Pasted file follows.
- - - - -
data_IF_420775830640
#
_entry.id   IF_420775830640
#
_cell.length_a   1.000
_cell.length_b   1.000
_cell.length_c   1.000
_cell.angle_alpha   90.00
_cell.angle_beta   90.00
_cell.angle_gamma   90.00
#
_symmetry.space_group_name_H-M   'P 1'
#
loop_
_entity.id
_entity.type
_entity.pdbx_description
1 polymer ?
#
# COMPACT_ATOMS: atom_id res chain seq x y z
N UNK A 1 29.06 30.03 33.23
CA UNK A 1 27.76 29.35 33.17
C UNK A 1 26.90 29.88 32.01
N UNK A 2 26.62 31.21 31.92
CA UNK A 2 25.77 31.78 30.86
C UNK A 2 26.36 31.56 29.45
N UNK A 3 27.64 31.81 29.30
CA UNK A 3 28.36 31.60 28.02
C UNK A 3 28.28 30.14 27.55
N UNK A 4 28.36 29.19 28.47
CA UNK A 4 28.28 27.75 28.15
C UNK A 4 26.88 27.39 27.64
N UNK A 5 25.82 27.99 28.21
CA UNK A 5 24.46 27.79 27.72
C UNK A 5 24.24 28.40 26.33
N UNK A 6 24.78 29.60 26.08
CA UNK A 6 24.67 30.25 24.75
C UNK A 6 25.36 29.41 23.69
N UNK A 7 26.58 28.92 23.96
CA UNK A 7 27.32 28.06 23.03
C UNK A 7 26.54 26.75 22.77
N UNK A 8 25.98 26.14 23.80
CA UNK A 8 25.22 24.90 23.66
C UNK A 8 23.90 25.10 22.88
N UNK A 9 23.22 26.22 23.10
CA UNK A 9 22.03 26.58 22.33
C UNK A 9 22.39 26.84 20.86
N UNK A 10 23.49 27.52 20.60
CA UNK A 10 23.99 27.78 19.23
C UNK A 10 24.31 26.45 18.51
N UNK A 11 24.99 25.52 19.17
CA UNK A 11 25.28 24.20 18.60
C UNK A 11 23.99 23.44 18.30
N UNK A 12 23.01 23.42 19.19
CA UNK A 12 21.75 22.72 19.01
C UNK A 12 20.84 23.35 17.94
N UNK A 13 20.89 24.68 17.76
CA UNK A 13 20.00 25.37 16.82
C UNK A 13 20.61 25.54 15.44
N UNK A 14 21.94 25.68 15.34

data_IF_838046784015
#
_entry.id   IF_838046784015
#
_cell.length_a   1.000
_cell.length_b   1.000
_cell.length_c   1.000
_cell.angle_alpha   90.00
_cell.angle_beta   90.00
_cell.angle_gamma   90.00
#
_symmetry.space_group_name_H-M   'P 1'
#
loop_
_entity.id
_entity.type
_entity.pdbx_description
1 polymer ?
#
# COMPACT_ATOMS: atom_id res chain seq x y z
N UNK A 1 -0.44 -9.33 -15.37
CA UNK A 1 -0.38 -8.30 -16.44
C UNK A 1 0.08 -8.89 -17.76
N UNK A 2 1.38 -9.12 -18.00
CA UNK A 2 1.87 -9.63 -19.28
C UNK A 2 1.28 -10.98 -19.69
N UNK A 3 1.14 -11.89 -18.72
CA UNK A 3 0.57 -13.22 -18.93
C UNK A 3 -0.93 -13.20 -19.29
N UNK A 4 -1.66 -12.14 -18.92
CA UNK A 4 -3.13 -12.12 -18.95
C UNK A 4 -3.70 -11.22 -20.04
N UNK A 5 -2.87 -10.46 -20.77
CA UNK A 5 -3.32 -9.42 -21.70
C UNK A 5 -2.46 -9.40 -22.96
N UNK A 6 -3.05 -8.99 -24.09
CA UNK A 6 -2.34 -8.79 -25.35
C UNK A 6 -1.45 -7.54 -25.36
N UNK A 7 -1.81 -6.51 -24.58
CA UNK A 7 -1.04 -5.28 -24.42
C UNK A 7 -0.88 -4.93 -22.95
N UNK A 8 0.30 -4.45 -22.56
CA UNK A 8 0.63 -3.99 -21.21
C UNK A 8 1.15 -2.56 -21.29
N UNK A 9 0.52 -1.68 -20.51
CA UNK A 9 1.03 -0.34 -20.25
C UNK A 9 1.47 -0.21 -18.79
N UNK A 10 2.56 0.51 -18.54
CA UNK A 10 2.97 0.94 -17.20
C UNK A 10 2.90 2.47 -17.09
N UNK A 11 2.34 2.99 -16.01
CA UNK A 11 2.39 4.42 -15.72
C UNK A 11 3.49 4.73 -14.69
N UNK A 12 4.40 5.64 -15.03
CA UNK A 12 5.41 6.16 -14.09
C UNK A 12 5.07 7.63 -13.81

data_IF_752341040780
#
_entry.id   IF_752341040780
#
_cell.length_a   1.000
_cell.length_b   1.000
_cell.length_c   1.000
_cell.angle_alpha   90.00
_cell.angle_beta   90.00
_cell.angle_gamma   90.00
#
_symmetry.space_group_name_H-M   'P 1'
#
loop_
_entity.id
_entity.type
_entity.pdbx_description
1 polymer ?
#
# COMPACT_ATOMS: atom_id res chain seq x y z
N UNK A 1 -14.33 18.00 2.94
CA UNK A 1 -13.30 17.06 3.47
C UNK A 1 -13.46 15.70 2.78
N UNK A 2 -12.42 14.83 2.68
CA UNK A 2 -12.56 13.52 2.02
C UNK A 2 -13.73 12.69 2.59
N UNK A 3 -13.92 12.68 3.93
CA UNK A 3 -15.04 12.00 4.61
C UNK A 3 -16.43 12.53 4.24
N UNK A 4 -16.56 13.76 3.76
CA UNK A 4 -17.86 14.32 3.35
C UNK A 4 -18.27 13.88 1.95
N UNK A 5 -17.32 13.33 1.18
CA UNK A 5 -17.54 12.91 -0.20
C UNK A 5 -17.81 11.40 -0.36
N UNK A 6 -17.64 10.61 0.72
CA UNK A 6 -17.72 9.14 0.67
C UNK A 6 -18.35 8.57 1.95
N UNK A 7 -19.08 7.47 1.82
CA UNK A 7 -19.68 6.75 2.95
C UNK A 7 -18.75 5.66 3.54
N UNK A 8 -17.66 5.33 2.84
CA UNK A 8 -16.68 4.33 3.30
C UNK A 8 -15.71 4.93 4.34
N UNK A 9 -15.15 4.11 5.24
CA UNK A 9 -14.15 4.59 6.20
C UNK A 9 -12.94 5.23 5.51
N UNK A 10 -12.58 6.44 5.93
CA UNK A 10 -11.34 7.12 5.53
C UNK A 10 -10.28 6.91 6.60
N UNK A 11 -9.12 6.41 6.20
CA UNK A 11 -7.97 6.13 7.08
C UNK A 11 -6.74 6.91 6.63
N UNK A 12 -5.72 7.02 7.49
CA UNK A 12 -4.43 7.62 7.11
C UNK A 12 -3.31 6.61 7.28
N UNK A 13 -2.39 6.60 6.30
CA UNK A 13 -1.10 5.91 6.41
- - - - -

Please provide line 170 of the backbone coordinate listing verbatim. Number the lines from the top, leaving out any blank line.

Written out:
N UNK A 12 -5.72 7.02 7.49